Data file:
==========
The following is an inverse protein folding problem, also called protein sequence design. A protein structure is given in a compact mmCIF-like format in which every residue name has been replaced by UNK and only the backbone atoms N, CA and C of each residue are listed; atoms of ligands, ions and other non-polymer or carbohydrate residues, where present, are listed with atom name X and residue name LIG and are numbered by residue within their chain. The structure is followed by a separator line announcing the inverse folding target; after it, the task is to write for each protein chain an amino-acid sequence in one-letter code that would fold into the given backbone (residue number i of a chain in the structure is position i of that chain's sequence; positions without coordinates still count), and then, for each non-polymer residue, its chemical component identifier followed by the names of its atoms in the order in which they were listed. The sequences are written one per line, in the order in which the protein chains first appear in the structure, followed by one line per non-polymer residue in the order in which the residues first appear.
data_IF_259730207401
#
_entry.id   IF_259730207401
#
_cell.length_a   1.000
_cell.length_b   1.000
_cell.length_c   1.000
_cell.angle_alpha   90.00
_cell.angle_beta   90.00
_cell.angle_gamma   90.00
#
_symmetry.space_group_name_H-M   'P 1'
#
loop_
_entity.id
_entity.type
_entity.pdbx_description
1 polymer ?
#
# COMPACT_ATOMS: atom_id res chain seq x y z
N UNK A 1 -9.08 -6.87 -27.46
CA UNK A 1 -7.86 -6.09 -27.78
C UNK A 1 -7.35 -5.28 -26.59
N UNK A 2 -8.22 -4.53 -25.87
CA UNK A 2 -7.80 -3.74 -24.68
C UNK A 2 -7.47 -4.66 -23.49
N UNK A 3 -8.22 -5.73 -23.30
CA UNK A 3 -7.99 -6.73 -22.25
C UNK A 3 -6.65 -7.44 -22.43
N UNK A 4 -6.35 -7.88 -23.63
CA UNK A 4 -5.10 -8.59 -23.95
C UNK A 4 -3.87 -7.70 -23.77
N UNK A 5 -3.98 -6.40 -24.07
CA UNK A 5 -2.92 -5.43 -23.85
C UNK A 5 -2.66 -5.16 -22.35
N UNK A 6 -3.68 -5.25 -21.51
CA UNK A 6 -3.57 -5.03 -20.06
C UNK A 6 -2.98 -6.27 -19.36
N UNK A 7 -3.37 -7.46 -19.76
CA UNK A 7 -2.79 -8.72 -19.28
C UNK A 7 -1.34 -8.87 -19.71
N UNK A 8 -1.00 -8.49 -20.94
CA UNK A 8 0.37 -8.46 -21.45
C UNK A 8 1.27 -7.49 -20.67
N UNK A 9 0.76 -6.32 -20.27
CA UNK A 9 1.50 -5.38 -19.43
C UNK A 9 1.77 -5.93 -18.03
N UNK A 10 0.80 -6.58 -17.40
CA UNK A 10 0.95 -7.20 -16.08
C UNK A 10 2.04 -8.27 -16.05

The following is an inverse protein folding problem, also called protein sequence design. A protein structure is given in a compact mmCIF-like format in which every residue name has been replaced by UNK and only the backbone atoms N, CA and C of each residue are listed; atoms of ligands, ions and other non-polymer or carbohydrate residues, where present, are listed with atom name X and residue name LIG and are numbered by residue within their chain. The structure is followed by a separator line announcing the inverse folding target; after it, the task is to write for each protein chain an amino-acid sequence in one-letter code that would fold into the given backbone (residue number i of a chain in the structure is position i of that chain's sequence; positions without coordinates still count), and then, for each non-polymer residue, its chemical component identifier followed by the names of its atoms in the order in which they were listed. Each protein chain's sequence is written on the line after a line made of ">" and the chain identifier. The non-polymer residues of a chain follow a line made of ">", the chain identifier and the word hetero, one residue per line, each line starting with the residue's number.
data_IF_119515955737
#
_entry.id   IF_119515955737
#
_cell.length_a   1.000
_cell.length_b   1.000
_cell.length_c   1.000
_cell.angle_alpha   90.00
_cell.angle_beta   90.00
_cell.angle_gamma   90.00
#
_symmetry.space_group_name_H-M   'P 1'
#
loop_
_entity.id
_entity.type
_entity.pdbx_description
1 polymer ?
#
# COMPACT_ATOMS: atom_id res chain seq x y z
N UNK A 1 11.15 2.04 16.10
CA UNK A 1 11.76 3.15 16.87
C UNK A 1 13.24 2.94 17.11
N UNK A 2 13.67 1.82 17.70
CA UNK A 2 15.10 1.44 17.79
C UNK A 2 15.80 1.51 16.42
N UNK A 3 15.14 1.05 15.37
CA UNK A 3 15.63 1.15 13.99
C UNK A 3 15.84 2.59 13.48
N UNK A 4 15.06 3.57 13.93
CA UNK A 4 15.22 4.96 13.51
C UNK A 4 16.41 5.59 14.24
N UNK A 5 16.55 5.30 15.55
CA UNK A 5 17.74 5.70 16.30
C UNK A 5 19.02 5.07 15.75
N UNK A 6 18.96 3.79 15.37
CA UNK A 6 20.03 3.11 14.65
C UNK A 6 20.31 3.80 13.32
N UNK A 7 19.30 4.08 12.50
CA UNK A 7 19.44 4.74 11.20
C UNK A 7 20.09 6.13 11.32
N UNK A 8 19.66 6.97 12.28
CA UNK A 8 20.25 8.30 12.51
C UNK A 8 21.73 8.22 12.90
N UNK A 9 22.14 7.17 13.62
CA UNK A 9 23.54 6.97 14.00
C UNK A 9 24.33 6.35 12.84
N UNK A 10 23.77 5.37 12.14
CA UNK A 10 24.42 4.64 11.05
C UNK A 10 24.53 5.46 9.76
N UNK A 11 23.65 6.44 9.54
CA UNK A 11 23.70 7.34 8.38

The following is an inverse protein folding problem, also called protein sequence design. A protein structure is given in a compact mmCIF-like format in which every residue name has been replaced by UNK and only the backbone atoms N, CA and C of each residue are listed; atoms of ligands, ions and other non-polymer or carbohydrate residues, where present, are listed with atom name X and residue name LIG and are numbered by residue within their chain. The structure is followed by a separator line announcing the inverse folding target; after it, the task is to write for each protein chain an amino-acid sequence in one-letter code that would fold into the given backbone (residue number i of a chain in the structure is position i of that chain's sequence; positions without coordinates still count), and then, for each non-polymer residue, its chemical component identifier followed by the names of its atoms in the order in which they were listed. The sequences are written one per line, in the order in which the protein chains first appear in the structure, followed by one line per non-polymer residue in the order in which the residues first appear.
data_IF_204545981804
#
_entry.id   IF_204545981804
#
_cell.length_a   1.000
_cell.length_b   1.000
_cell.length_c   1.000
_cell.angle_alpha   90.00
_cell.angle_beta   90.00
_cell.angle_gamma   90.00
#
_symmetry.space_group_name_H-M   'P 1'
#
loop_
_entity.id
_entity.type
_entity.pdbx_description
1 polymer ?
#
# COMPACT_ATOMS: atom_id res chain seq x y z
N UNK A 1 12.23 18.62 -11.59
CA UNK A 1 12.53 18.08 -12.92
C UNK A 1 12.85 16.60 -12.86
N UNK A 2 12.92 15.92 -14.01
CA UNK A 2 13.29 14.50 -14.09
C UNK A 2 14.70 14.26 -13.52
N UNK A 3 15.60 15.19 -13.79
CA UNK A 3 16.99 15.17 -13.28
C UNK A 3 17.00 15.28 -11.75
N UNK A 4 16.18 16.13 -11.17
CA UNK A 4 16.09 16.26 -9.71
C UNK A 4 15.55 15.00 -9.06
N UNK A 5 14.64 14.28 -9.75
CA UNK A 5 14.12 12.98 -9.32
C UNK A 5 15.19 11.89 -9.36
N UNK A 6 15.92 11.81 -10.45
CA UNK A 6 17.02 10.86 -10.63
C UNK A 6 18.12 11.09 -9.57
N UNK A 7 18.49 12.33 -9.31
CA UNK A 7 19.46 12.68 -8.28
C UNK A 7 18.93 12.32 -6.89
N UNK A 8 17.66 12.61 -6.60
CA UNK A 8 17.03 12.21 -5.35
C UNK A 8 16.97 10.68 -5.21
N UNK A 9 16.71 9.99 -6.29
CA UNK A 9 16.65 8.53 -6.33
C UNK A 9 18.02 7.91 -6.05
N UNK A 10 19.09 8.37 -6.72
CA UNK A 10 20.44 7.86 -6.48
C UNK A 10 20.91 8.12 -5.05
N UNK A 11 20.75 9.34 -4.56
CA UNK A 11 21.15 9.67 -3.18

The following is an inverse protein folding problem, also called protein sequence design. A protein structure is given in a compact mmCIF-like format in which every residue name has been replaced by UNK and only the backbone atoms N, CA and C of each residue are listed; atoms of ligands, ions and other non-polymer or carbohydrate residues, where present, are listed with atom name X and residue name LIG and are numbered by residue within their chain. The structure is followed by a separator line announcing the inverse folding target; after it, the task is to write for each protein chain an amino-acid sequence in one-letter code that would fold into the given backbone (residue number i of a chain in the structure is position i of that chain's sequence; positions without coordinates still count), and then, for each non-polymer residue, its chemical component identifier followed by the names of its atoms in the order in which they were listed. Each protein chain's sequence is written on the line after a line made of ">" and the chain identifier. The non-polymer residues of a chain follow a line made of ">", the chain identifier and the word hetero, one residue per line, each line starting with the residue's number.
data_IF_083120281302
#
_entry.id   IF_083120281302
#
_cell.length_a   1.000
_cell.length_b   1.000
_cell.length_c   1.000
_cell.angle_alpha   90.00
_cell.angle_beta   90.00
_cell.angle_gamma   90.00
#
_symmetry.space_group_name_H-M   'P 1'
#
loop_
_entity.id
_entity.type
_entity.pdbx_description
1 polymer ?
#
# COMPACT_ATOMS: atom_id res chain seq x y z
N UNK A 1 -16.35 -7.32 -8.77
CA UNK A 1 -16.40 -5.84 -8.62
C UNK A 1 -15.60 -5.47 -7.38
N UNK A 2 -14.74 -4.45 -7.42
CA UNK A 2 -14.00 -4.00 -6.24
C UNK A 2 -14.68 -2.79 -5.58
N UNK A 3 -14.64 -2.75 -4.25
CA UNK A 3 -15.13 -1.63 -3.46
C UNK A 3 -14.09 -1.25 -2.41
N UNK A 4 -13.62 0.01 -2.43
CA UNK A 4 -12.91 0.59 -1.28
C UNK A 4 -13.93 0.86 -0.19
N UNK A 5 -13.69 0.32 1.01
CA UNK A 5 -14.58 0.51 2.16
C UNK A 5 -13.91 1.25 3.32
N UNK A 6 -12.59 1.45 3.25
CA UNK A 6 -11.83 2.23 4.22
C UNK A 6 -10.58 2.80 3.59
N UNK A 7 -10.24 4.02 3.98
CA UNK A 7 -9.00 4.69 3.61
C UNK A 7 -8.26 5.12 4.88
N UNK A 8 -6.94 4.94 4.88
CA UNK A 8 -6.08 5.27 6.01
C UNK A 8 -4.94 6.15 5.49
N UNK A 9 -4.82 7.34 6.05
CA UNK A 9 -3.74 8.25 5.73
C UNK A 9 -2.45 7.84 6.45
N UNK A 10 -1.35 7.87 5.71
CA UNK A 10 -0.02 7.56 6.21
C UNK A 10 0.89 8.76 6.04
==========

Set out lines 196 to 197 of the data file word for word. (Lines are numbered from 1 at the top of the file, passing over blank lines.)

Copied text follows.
C UNK A 6 -10.58 2.80 3.59
N UNK A 7 -10.24 4.02 3.98